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Sunday, August 9, 2020
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Home News Braids ‘R’ Us

Braids ‘R’ Us

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I MUST confess that by last autumn I was becoming a little jaded at the failure of any bank to offer interest rates good enough to provide a living to a rat, and by the less-than-convincing performance of the stock markets.

You will tell me I should have done the sensible thing and used my meagre savings as a down payment on a Lamborghini. But I didn’t. Instead I decided to back a hard-working friend who wanted to launch a business.

You will tell me I should have foreseen that 2020 would not be a good year to start up a chain of hairdressers and nail bars. All I can say is that climate scientists have been prophesying imminent doom for 35 years and nothing bad has happened yet.

All right, I should have known the Government would turn into a middle-aged fat lady, standing on a chair, holding her hems and screaming at the sight of a mouse, or in this case a virus rare enough to excite Professor Neil Ferguson. But hindsight isn’t going to help now. If I’m going to get my money back, we have to restart this business, and it will need an edge.

There’s going to be a new USP. We’re going to specialise in bobs intended for middle-aged women with enough resources to pay the high prices we will charge for our special service.

Managers will be instantly available to deal with any complaints, which will be met with concern and speedy rectification.

Other styles will be available. Any young client may have braids, and black clients may have their hair straightened.

We know this policy is controversial and we expect criticism. There will be those who say this is shameful capitalist exploitation of cultural assimilation.

But I say most of the customers we are targeting will be too confused by their unconscious racism to take much notice. Most of them will have been educated between the 1970s and the 1990s, when they were given books at school teaching them not be racists, and they cannot understand why the equality they were taught has now itself become racist.

Frankly, our customers will not understand why, if it’s all right for their sons to declare that they have become daughters, it is not all right for their daughters to wear braids.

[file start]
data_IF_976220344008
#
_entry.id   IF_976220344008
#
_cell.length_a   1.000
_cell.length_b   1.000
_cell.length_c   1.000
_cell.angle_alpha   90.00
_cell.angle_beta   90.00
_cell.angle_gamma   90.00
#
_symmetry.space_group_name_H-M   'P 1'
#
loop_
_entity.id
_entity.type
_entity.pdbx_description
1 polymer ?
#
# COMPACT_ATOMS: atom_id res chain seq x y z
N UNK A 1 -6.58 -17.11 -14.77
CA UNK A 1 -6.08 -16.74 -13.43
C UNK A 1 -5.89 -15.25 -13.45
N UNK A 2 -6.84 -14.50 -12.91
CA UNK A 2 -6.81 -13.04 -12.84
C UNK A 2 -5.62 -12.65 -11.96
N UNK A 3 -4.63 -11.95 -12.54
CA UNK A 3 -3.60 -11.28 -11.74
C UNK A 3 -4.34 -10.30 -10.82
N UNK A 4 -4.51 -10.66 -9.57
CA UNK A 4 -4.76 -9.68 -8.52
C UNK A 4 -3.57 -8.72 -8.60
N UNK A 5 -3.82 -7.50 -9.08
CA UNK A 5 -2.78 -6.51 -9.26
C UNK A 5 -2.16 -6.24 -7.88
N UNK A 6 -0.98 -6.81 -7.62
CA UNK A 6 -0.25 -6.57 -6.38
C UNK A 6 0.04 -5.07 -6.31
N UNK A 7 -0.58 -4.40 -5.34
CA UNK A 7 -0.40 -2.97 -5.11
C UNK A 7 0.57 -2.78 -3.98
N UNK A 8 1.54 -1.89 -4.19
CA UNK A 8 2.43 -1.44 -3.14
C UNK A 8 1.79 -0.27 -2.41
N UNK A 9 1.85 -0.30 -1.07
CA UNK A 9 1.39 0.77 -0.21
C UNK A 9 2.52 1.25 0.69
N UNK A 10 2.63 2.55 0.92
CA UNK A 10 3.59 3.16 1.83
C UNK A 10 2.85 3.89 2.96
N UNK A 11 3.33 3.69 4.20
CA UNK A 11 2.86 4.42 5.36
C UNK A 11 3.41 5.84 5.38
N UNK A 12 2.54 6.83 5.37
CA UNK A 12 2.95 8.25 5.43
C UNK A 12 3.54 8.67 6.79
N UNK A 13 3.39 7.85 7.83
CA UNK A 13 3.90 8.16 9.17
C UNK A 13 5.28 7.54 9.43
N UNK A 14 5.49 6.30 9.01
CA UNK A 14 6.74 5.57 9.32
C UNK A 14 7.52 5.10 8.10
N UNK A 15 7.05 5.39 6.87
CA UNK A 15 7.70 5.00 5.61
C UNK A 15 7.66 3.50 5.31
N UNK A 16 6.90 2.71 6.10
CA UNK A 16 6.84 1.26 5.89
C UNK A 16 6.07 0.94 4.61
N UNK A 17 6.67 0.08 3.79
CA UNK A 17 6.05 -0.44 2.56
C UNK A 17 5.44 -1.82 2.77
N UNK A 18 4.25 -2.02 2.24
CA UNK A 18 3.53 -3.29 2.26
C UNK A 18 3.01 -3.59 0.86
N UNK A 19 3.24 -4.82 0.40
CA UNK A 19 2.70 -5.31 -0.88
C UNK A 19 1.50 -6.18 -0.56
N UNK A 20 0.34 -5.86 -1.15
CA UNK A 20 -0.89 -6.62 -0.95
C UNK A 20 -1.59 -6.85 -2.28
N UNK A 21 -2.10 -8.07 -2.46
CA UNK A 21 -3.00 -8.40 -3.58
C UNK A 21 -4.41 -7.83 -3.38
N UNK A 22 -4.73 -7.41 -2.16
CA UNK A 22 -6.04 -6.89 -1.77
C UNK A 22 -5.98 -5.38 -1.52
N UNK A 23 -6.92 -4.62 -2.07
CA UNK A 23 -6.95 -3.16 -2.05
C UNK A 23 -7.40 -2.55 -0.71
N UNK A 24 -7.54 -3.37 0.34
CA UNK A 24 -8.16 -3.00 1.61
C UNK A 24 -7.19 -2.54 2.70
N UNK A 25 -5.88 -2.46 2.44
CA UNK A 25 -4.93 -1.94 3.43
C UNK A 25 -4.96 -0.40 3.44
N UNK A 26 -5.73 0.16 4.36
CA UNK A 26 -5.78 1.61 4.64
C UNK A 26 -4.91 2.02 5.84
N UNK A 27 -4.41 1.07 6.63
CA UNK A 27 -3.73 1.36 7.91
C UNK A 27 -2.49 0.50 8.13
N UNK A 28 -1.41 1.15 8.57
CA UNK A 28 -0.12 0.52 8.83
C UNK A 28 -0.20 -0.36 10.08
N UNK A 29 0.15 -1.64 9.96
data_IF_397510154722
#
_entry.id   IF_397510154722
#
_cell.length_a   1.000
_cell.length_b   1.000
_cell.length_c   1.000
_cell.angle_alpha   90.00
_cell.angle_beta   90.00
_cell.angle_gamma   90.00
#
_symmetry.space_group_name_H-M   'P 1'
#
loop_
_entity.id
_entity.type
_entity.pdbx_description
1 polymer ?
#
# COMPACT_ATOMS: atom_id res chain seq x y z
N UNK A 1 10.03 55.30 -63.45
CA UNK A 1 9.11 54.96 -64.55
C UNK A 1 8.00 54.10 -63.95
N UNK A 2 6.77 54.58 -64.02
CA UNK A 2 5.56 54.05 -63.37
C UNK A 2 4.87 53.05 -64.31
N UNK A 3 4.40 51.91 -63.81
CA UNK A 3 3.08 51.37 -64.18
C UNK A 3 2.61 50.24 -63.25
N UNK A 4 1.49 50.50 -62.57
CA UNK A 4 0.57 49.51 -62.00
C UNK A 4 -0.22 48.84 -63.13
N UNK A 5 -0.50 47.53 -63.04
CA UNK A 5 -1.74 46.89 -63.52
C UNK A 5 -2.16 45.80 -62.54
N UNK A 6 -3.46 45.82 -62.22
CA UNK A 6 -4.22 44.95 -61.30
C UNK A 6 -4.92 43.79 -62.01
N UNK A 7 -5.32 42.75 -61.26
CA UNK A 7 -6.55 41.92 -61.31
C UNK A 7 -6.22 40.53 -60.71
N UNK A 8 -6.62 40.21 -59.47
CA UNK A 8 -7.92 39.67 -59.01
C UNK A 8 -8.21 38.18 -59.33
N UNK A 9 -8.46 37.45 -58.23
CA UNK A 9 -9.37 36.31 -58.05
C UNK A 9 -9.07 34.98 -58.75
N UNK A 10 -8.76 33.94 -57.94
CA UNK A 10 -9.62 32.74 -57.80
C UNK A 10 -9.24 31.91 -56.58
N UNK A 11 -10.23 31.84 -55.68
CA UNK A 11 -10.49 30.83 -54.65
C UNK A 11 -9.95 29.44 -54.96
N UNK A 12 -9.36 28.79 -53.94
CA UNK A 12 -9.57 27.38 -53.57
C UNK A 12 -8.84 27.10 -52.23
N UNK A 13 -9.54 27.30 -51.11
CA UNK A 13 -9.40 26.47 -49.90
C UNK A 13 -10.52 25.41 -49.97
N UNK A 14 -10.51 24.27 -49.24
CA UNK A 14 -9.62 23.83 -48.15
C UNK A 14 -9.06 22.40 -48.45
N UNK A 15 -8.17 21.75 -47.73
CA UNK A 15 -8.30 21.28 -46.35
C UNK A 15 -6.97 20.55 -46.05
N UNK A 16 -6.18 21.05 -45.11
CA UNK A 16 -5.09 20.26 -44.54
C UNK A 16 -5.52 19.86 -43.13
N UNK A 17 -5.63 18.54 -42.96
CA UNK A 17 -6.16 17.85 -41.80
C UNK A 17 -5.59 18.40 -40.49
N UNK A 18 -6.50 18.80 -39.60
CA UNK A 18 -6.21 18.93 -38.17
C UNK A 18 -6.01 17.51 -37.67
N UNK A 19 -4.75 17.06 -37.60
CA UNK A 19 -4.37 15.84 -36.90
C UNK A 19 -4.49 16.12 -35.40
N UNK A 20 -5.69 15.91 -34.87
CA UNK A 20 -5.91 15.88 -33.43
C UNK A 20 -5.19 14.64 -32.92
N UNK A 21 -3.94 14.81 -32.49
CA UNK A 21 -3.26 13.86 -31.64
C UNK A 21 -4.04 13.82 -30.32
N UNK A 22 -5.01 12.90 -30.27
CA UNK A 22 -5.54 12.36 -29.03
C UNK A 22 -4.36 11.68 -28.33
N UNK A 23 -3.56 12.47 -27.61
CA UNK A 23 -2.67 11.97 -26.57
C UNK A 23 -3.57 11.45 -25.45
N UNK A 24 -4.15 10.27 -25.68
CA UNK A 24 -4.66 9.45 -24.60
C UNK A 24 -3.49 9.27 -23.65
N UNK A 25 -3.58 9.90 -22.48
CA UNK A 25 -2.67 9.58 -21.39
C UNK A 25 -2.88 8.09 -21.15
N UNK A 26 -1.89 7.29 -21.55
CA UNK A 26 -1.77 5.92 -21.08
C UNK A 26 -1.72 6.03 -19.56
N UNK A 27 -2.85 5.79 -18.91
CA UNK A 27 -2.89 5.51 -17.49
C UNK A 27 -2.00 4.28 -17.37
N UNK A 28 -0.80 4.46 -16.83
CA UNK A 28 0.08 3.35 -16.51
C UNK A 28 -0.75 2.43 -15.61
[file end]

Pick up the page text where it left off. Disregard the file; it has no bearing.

We will do our best to help them. Instead of chicklit novels, we will provide a BLM-approved reading list which will direct clients to understand their privilege.

Music will feature recordings familiar to the generation we hope to attract, specially overdubbed to avoid causing any customer to feel hurt. All Beatles songs will come with a spoken preamble warning that they contain cultural assimilation, and offensive use of pronouns will be eliminated, along with all gender bias. Starting with They Love You, They Said They Said, and I Wanna Be Your Trans.

Some trans women may still feel unsafe in our salons. To alleviate this, we intend to set up a free counselling service in which Relate-trained experts will explain to them how they are fully entitled and equipped to make love to themselves.

There will be no videos. Too much risk of offence. Can you imagine the anguish if BLM were to discover that we were showing Trading Places? The one in which white comedian Dan Aykroyd blacks up to play a white man who has blacked up? No wonder Sky says this film has outdated attitudes, language and cultural depictions which may cause offence. Eddie Murphy, how could you?

I did suggest that we show The Battle of Algiers on a permanent loop, but some of the staff felt it might be too advanced for the client base. 

We have now come to a compromise, in which customers will be empowered by taking a cue from a film about a slave revolt. Only the catchphrase will be slightly altered, so that when asked to identify examples of racism in the salon, they will stand up in turn and declare: ‘I am Karen.’

Every bob will come with a free T-shirt saying ‘I am Karen’. If I can persuade TCW to part with that nice picture of a smiling secretary sitting at an ancient typewriter to use on it, then we have a business model.

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